Once upon a time... (in 2002, exactly 10 years ago)2 | 2012 | John A. Smart Discovery Award - proposal
…I had the privilege to be part of the Coca-Cola delegation of volunteerssupporting polar explorer Robert Swans "Mission Antarctica" exhibition atthe World Summit for Sustainable Development, Johannesburg 2002.
Robert Swan is the first man to have walked to both the North and the South Pole.He met a world leaders challenge to involve business and youth in environmental issues byremoving and recycling 1000 tons of waste from King George Island in Antarctica."Mission Antarctica" was an exhibition set up to deliver the message back to the world leadersgathered at the Johannesburg Summit.
Since then, it has become my dream to go South. Far South. http://geology.com/world/antarctica-satellite-image.shtml
Thank you Interbrand! Had it not been for the John Smart Discovery Awardfunding, it is quite unlikely that I would have made it there soon
Stuff I learnedfrom insightful Quark Expeditions lectures (Thank you!)
Among all the Greats inhabiting theSouthern Ocean, this is the silent hero: Krill. Photo: Wikipedia
It feeds off phytoplancton growing on the iceberg underwatersurface and represents the bottom of the food chain for animpressive number of species.Corolary: The more ice melts, the less krill get to eat. The less krillget to eat, the more great species are in danger. Photo source: http://anniekatec.blogspot.ch/2011/04/antarctic-penguin-population-declines.html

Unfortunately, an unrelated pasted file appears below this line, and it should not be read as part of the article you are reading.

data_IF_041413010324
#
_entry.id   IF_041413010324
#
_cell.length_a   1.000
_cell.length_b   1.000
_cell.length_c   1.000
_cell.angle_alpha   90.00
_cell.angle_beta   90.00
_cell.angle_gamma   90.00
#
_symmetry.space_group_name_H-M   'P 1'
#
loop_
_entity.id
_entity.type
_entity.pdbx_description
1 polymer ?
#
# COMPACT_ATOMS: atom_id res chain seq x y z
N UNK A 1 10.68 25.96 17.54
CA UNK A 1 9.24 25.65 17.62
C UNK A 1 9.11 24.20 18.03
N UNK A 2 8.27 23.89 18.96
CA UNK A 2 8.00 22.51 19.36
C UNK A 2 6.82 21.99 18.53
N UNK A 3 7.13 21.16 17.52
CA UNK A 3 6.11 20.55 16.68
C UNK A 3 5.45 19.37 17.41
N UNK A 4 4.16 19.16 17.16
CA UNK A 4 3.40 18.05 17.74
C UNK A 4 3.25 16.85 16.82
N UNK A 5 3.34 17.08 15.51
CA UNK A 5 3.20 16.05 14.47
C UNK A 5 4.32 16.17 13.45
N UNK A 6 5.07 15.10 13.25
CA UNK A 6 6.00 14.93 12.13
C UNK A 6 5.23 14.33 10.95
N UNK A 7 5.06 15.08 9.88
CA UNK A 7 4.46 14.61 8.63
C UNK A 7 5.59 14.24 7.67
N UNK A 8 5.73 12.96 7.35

It is not only about icemelting – humans fishfor krill too, exactly onpenguin feeding grounds.Because it’s easy -"Look, penguins! Theremust be krill." Duh.This is unnecessary –there is plenty of krill foreveryone. Just fishsomewhere else. Picture source: http://archive.unu.edu/unupress/unupbooks/uu15oe/uu15oe0u.htm
The right to fish for krill & co. isonly a small part of a big question:
Various claims to the Antarctic territory have been madesince the age of great explorations. 100 years ago http://kids.britannica.com/elementary/art-128167/A-photograph-shows-members-of-Captain-Robert-Scotts-expedition-to
Why would anyone want acold, empty, inhospitable desert? For example, because it holds
70%of the worlds fresh water Picture source: http://www.scientificamerican.com/article.cfm?id=facing-the-freshwater-crisis
and various minerals.Oh, did I mention oil & gas? http://coolantarctica.com
For now, only scientific drilling is allowed http://blogs.nature.com/news/2012/02/%E2%80%98too-soon%E2%80%99-to-confirm-success-of-antarctic-lake-drilling.html
under the Antarctic Treaty.But revisions can be requested after 2048.
Meanwhile, the Peninsula is heavily heating up Photo: Wikipedia
under (in spite of?) a gasping hole in the ozone layer. Photo: Wikipedia, courtesy of NASA, 2008
Branding seems the leastof Antarcticas problems. …but is it?
Actually, a brand is the only thing Antarctica has to defend itself… and us. Photo: Wikipedia
Damages in the very fragile Antarctic environmentcould have consequences difficult to predict.Atmospheric pressure, humidity, airtemperatures and wind patterns for ourentire planet are interconnected andgreatly influenced by processes in theSouthern Ocean.Antarctic ice reflects sunrays and thusregulates global air temperature.The Antarctic current generates anoverturning circulation (movement ofwater masses of different densitiescaused by variations in salinity andtemperature) that transports vastamounts of heat and also takes up asignificant amount of carbon dioxidefrom the atmosphere.If the Antarctic ice would melt, oceanswould rise ~60m. Source: Australian Government, Antarctic environmental report http://joannenova.com.au/2010/06/the-deep-oceans-drive-the-atmosphere
And we can do a loooot of damage. Photo source: Jalopnik.com
Nobody knows now whosgoing to have Antarcticas back in 2048. We all should.